Cambodia was a deck of unpredictable cards and it was hot. Hotter than anywhere I had ever been. I was soaked in sweat from the time I emerged from the shower to the time I fell exhausted into bed, often times buzzing from too many beers at The Foreign Correspondence Club where I got to hang with a strange assortment of odd ducks. Tiger Beer and Al. Yep, that Al. It was heavy, and short run to my hotel. And I mean run.

The Leica began to emerge as my tool of choice. It so fit my idea of what an image should be. Small, light, nearly bombproof, literally. Quiet. Unobtrusive. Simple. No battery. Just a metal box that got out of my way and allowed me to focus on the ingredients I knew I needed. The Leica was and is a primitive tool but when you need a hammer or a long-blade saw there isn’t much else that’s ever been better. I began to leave the Canon in the room as I moved into the world as a rangefinder guy. A single snap here. A single snap there.

Returning home to the sterility and blandness of Laguna was cruel. All I could think about was going back to Asia, but there was a new wife, a job and the rest is a self-inflicted wound of should of, could of.

I made my edit and began to build a book. I was clueless and in a rush. A deadly combination as evidenced by these pages. The title, “Year Zero,” a good one perhaps. But the font choice, size and placement, not even close. The type treatment, too large, too wide and too unrelated to the work at hand. Typos, poor structure, no soul. A mess. An all around mess. The images, okay, there was something to work with.

Japanese tourists at Angkor Wat, which was entirely deserted by the way.

I shopped it around, the work that is. One photo editor, a young woman based in Los Angeles, didn’t know what Cambodia was, or where it was, and asked why anyone would have any interest in such a place. Just for kicks I asked her about Vietnam and drew a complete and total blank. She then admitted she was an executive assistant but when the photo editor quit they gave her the job. And she admitted she only hired the good looking photographers who had accents. I knew my days in photography were nearing an end. (I should have quit back then but endured another twenty-years.) To her credit, it was a travel magazine, not a news magazine, and nobody else in their executive offices seemed to know anything about Cambodia either. (Like the UN spending more money on the 1992 Cambodia mission and all previous missions combined.) These facts don’t sell ads.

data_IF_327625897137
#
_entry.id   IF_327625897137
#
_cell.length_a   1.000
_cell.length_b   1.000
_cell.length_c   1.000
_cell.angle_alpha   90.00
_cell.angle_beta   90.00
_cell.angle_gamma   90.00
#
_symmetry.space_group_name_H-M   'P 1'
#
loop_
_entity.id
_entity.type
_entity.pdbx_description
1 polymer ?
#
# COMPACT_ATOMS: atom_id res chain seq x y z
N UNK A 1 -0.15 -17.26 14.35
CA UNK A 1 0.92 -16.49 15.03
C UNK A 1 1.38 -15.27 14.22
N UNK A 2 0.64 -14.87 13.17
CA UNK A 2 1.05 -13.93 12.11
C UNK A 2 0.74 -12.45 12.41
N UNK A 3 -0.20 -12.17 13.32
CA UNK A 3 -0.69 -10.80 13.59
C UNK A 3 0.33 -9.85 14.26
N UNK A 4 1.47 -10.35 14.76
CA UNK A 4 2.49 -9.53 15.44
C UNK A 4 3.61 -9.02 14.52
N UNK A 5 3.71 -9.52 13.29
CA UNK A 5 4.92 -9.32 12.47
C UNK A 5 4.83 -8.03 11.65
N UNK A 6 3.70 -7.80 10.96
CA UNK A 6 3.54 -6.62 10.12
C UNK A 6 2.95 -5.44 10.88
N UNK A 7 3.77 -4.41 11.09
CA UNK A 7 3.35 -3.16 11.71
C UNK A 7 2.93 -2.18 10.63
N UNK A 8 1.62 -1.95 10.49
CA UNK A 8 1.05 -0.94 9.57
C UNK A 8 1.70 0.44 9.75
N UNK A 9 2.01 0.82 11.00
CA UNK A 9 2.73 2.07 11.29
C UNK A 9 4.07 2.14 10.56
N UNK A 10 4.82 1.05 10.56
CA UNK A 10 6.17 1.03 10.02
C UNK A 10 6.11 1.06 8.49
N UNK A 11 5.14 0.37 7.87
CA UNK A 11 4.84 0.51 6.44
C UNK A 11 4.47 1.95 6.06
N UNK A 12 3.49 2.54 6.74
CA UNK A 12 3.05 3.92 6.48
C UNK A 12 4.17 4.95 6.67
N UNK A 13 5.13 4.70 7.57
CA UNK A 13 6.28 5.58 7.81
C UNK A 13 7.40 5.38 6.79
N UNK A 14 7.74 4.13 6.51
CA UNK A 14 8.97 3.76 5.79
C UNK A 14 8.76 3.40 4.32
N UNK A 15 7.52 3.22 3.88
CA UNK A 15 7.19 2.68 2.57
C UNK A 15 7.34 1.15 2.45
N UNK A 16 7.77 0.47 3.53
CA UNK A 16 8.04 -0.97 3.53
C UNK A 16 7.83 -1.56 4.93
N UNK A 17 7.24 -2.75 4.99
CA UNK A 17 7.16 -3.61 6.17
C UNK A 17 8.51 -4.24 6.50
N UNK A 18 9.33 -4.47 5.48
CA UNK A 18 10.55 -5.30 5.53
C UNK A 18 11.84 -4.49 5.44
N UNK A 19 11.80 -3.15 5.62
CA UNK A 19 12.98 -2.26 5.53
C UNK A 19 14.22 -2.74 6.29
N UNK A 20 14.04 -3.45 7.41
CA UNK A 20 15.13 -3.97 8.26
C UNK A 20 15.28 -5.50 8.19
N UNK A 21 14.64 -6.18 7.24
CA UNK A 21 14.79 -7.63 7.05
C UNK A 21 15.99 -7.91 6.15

Less than optimal for gut health but perfect caloric intake for the Leica.

This book no longer exists but I hope this post helps some of you make better decisions than I did. Think, study, practice, double check, make test books, learn, learn and keep learning. Books are complicated. They demand our best if we believe the book will live beyond our ego and insecurity. You simply cannot make anyone care now, and a photobook is only a reality for less than one percent of the human population, and even that one percent is elitist to some degree, but this is OKAY because those of you who see the world through small rectangles or squares know there is no pill to kill the craving. Books have been with us for a long, long while and will continue to be regardless of what we hear about their demise. Encapsulation is perhaps more important today than ever before. Add curation and the stakes get even higher. We can’t be all knowing, all seeing or all understanding without help. These pages, tightly edited and delivered properly, will serve as our guide.

Book on.

Comments 4

  1. I literally laughed out loud when I read the line about the audacity of thinking you could sell 250 copies!
    There really is “no pill to kill the craving.”

    Looks like some solid work in those pages, man.

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      Yep, 250 copies of typos, bad design, and the wrong typography. Not to mention the layout sucks too.